Saturday, October 22, 2011

Old guys, sex in Paris and picnics (the usual)

The old guy I adopted (he's 12 or 13) is the lion of the house. He's a general, an old soldier, a chap you can't tell what to do, but today he napped with me in bed.  In the evening, when there is the starlight barking every night in the canyon, he sighs and whines gently and sometimes runs outside to woof loudly and deeply, while the girls sleep. Nothing can stop him. He is the leader of the house now, the man in control, the alpha male. Everyone else is female and he knows it.  While the girls sleep on the LL Bean dogbed embroidered with "Spotteds" he patrols the house and garden and doesn't sleep for a moment. When he barks, I say, "It's okay" but he ignores me. His job is clearly defined and he's definitely not going to sleep on the job.

A friend of mine, recently divorced, went to Paris with four girlfriends for a week-long trip and after a long bout (read: years) of no sex was seduced by a frenchman called Charles, who wore a shirt embroidered with his initials, summered in La Baule, confessed to having three children, and made love to her in the way that only a Frenchman could, storybook style.  She is home now, refreshed, radiant, resolute and completely changed by the experience. Four girlfriends had dinner last night at Soho House, amongst the olive trees and the basket lamps and the sofas, and the burrata and dorade and general scrumptiousness, and she held us all in her grip. transfixed by the story of the amazing Frenchman, with whom she swapped no numbers and who she won't forget for years, despite not knowing his last name, having spent 36 hours in bed with him.  I can't help but think that the universe gives us what we need.  Thank God for that, really.

When I arrived for dinner last night, my friends were sitting around a table looking out at the LA night skyline, a bottle of Veuve Cliquot beside them. It's hard for me to resist my favorite champagne so I broke my alcohol fast in style with two glasses of the fizzy stuff and realized in my lovely buzziness how extraordinarily lucky we are to live in this city at this time. It spreads out before you, the city, Sunset Boulevard a line of lights stretching into the distance, the Pacific Design Center blown up like a museum bathed in light, and then the dark mountains. How lucky are we, really?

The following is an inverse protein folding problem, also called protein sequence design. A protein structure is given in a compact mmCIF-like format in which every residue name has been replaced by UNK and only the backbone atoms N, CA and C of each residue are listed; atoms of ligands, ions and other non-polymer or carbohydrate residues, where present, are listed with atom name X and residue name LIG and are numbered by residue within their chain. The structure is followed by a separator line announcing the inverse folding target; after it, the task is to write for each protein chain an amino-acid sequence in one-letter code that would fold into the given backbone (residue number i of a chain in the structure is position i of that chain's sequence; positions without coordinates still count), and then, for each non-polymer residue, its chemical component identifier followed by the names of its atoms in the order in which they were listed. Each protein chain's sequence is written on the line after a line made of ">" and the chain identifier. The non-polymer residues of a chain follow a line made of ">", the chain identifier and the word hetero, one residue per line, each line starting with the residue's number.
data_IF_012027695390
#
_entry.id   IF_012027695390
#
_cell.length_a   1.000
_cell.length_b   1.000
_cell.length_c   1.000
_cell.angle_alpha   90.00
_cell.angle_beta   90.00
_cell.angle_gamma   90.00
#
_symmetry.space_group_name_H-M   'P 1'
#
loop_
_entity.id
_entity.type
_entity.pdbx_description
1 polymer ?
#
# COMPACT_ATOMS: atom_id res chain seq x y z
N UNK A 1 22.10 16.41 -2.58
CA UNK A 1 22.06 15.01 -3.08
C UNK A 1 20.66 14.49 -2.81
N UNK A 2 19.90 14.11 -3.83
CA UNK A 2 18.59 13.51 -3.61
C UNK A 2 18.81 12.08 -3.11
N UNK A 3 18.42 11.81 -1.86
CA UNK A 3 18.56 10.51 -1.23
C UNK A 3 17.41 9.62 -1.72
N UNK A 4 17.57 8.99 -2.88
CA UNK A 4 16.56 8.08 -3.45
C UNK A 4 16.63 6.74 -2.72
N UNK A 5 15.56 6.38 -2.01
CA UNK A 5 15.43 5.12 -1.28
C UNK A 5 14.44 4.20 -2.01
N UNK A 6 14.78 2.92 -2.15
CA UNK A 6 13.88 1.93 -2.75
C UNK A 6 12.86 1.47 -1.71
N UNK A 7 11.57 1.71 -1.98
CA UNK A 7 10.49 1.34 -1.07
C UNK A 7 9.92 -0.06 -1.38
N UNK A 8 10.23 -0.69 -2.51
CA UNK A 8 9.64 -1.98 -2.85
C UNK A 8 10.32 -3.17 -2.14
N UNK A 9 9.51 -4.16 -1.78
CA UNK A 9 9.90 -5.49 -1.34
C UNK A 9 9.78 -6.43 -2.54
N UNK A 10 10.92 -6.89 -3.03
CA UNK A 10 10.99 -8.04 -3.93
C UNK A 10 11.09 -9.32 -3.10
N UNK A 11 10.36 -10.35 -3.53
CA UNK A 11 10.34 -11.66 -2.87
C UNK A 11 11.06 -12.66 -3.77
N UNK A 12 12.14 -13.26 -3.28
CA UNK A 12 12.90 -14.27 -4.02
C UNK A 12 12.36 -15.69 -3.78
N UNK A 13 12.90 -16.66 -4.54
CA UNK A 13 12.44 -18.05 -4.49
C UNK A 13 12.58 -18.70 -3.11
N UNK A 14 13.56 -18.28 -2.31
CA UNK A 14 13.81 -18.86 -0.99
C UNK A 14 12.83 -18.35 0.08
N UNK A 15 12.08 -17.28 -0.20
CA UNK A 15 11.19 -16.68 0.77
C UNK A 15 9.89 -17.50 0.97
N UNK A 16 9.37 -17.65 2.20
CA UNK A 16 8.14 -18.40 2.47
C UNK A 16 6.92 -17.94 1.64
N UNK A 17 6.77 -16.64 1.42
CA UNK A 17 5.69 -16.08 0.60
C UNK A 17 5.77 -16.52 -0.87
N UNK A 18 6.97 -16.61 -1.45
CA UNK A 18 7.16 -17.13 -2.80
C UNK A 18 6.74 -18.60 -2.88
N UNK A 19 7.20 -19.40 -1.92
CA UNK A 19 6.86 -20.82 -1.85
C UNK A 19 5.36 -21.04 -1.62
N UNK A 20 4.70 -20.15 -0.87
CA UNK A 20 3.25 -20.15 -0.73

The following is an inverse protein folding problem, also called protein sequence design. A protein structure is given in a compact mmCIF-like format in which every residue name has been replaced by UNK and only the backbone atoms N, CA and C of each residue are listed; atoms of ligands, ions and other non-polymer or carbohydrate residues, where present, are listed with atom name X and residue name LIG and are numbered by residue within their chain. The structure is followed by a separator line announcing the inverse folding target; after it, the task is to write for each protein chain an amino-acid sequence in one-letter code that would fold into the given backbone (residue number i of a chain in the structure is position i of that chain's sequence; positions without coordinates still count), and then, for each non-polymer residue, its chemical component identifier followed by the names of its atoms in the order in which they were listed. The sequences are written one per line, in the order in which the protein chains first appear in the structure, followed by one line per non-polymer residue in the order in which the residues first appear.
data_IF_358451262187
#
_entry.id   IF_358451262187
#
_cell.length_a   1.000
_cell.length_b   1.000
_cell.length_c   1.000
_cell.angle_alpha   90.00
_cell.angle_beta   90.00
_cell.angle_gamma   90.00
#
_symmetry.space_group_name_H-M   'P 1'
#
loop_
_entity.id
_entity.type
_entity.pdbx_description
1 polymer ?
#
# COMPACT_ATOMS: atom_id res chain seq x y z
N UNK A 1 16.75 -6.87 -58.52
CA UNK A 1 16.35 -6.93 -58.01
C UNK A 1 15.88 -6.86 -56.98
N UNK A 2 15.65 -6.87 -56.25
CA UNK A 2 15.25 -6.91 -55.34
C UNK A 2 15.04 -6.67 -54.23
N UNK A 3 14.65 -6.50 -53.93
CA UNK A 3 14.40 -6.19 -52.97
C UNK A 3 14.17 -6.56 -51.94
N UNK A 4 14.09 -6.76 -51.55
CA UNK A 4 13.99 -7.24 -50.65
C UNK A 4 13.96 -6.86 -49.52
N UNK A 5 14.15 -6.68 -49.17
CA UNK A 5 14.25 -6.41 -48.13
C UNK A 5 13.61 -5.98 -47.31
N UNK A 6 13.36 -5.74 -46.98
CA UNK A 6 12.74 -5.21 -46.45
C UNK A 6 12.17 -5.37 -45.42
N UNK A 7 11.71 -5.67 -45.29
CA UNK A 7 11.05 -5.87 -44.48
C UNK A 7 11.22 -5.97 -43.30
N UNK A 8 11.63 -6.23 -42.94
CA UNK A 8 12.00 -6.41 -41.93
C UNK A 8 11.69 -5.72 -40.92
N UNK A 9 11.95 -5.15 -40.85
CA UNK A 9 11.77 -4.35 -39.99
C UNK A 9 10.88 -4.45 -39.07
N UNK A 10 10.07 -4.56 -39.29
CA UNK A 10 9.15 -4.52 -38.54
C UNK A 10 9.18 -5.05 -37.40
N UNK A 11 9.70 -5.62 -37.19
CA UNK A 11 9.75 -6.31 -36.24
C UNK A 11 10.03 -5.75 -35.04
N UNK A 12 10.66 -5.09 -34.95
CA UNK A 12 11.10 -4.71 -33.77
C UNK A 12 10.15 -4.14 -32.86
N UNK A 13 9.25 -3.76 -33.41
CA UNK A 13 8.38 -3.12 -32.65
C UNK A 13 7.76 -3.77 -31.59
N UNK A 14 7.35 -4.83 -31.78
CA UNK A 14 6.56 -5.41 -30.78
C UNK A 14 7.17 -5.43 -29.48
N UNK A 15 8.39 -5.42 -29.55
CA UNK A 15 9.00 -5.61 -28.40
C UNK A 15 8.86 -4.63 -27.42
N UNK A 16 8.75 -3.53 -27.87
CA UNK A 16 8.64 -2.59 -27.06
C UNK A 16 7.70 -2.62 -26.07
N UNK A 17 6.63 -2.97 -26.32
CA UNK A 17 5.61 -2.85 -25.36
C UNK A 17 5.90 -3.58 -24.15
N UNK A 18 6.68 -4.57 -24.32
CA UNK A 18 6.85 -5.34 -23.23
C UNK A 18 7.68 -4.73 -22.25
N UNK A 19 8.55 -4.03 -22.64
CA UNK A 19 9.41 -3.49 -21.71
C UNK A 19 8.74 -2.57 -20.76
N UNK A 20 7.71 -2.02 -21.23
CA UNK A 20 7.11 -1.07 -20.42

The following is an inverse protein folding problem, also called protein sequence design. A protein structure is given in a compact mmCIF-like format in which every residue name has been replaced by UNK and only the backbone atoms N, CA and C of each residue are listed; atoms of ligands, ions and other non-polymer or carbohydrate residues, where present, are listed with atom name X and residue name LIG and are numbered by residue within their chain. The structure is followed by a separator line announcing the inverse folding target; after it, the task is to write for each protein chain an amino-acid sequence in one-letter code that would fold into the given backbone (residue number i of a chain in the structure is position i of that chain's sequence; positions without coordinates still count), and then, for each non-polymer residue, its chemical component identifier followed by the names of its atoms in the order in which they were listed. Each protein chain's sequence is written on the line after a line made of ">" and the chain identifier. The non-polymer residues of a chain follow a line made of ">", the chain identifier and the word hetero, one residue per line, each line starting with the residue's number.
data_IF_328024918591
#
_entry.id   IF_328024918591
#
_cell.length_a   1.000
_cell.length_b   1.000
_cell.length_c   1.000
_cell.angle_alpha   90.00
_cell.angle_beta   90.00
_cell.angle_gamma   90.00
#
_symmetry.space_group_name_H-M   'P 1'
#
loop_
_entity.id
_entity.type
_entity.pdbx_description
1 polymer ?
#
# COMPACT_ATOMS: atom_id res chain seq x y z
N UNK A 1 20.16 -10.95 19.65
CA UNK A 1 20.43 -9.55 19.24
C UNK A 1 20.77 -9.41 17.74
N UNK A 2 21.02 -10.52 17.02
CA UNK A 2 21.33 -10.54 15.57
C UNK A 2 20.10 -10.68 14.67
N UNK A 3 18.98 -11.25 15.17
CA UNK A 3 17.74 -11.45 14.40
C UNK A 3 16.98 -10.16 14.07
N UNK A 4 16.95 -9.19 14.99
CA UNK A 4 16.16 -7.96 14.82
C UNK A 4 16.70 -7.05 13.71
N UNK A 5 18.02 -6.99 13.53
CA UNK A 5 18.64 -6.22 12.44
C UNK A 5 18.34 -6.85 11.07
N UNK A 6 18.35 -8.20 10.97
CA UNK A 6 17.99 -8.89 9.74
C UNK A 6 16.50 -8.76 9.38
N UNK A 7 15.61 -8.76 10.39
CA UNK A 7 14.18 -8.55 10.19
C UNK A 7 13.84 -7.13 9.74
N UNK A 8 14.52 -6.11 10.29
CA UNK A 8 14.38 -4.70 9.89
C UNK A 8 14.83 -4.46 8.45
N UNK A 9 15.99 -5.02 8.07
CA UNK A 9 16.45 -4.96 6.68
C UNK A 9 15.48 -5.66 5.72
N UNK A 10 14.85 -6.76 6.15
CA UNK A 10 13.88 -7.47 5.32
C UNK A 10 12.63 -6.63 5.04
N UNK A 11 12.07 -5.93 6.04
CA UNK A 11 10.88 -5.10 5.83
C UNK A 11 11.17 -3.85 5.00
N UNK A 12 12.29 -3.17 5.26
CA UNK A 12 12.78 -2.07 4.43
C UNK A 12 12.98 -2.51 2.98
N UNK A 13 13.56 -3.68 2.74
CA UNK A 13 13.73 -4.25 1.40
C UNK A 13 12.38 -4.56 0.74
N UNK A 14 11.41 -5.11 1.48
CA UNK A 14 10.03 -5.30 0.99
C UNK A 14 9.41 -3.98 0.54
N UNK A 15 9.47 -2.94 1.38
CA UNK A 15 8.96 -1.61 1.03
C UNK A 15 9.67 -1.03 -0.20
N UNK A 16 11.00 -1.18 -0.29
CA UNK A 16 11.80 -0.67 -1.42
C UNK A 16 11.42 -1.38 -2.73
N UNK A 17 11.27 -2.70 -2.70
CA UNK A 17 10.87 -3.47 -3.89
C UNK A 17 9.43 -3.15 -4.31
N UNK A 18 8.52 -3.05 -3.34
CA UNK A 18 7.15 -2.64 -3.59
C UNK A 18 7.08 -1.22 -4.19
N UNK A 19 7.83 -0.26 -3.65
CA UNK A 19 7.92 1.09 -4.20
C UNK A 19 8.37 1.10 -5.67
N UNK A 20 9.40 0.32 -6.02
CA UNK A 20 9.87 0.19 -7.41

And yet this morning I spoke to my mother, who is in Scotland at my brother's house for the weekend. It's a bright October day there and there was lunch on the hill after the men shot, in the hut which is large enough for 19 people. There were quiches and sandwiches and salads and ham and pies and other general deliciousness, a picnic feast with generations of people: my mother, my favorite Norwegian cousin, children on half term, my mother's oldest Scottish friend and her son, my brother's in-laws, their dogs, my mother's dog, her friend's dogs.  It's another life being in Scotland. There is nothing on Saturday but the hill and knickerbockers and walking through heather, and the sunlight. There are eggs and bacon for breakfast, a picnic feast for lunch, red wine and venison stew for dinner, perhaps church on Sunday, then Sunday lunch. I can't pretend not to miss that.

My husband is in his apartment after having a plate surgically implanted in his wrist. He is surviving on percoset, can hardly eat, is grateful for our visits, for the picnic lunch we brought. There is stark relief. There are sweet strawberries and tomatoes and burrata. I find myself wondering whether to take off my shoes and rest my feet on the bed, whether to climb in next to him and put my arms around him and pray for him to get better, whether to bring mini pumpkins and flowers for the bedroom and loo, and his favorite Russian cookies, and milk chocolate with hazlenuts from Switzerland, or whether to call a friend and go hiking.  Somehow I think there may be Paris (where he took me when I was 21) and sometimes I think that Paris is something that happens to other people, like my friend.

The grasshoppers and cicadas are chirruping. All the dogs are finally snoring and it's been a good day. I can't remember the last time I felt that way.

Good night kind friends. Schlafen sie wohl as my favorite teacher, Helga Schmidt was fond of saying.


Katherine C. James said...

Oh, Bumble, you write so beautifully. When I begin one of your pieces, I often don't know where we are going, but it is all so lovely I don't care, as when I turn a day over to a friend and let them take me to a wonderful, unfamiliar destination.

Or, maybe reading your writing is like walking into a room full of so many beautiful objects I'm not quite sure what to settle on first. 

I know two things:

What you wrote here is moving and achingly familiar, and with its generous expanse—from the sadness to the joy in our lives—it made me happy.

I believe there is Paris for us all, though sometimes not in Paris with a Frenchman. I'm finding—and I'm new to this—the trick to reaching such moments may be not seeking and then finding; not holding tight but letting go; just turning suddenly, and there it is, to choose or not. xx.

LPC said...

So very, very beautiful I kept it up in my Reader all day so I could return at some point to read it again and comment. Sometimes there is Paris. And sometimes there is Shanghai.

Wally B said...

I was trying to find something to say that would express my joy of reading your words, but Katherine says it all. I'm glad you are feeling better.

Anonymous said...

Please be careful with your heart, small steps.